1. Corporations are People. This one is easy. I agree. Maybe "people" is the wrong word. But corporations are separate legal entities. They were invented for that purpose. They have allowed remarkable achievements and prosperity not possible through a mere assemblage of individuals. Corporations are separate and distinct from their owners, the shareholders. Their debts and their assets belong to the corporate entity until otherwise assumed or distributed. Where things have gotten out of hand is the claim that corporations have separate First Amendment rights to political speech. Corporations are to its shareholders and management what Charlie McCarthy was to Edgar Bergen. No one would have allowed Charlie to use his income to contribute to political candidates for the same obvious reason that ought to apply to corporate participation in politics.

2. Women who use birth control are sluts. This platform is derived from the Rush Limbaugh/Sandra Fluke controversy. Check out the interesting take the Christian Science Monitor had on the controversy. Here, given the opportunity to take Limbaugh to task for his off the wall attack on Sandra Fluke, GOP candidates shucked and jived. Rather than thoughtful discussion about the conflicts between individual rights and religious freedom, it was safer not to incur demagogue Limbaugh's wrath. Governor's Romney's comment, "It's not language I would have used", leaves the impression that it wasn't the attack that was out of line, just the inclusion of raw language in destroying the reputation of a woman following her constitutional right to petition Congress for a redress of her grievances.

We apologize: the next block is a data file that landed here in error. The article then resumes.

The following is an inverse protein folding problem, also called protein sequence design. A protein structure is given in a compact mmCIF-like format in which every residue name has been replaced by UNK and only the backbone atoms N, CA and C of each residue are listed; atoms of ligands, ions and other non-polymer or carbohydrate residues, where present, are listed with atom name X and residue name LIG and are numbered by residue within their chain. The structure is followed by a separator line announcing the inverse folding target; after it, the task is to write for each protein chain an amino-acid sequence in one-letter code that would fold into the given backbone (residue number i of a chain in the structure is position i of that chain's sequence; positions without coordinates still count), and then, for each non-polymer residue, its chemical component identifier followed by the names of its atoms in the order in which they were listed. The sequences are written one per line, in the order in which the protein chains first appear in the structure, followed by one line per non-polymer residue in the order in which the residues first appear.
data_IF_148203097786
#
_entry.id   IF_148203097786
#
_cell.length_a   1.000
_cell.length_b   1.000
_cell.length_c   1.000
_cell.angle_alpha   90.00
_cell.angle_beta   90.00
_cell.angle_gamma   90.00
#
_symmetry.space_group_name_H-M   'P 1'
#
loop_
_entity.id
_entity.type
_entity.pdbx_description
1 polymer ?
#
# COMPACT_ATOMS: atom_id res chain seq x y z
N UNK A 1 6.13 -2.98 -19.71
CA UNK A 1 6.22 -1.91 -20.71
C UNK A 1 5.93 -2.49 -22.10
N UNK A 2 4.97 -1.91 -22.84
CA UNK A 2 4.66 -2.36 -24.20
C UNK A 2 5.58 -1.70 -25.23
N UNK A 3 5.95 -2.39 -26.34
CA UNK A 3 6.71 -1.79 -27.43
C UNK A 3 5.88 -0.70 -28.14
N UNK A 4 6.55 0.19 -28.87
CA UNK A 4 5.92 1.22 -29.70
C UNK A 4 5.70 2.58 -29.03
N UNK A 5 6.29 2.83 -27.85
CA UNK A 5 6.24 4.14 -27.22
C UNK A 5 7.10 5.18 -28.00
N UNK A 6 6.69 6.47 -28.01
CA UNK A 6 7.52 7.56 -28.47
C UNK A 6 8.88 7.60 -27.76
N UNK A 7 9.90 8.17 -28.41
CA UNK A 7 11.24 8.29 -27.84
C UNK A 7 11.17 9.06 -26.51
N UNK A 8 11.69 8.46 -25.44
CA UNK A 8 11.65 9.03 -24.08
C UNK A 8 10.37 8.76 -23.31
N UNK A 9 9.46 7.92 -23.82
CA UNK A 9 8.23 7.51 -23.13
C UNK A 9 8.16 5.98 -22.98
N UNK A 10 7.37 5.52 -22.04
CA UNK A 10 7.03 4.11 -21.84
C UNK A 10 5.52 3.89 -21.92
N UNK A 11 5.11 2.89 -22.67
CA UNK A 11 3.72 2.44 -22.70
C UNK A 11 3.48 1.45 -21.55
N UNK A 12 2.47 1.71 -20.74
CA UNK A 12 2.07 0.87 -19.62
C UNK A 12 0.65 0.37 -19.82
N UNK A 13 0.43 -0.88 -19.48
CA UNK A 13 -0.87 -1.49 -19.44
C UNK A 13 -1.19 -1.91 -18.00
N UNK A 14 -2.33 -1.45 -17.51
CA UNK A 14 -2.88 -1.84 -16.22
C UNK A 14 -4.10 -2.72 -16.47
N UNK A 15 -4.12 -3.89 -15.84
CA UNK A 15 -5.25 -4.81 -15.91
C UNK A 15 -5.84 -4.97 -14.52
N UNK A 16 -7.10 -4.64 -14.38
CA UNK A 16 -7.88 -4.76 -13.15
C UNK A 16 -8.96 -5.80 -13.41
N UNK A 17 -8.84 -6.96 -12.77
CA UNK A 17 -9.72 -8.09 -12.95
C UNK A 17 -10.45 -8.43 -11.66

3. College students are snobs. This plank apparently misstates Senator Santorum's characterization of President Obama as a "snob" for saying everyone should go to college. Leaving aside the fact that President Obama never said that and has championed trade schools and community colleges as an alternative, study after study confirms that persons with more education trend higher in income and the ability to support their families. But Rick Santorum was not courting an educated electorate. His demographic is the less educated, malleable malcontent who blames folks who have achieved some modicum of success for their plight. Senator Santorum played the snob card and ran with it because it generated buzz in the media and support among a constituency looking for a scapegoat.

4. Gay Americans are an abomination. This plank overstates the case, but just barely. Opposition to repeal of DOMA is largely as Republican cause, as is the submission of constitutional amendments for popular vote. For background, check out this link on Senator Santorum. Governor Romney is not in strong disagreement in this election cycle.

5. Poor people deserve to be poor. This is a stretch. Certainly, unlike the positions outlined above, no one is campaigning on this slogan. It largely derives from fiscal conservatives wanting to cut programs that give people living in poverty opportunities to better themselves.

6. Union workers are Socialist thugs. Unions have become more and more of a scapegoat for the failure of the Obama administration to increase employment. The alleged stranglehold on the economy is belied by the falling numbers in union membership. Fox News is a leader is utilizing disinformation about union organizing and its effects.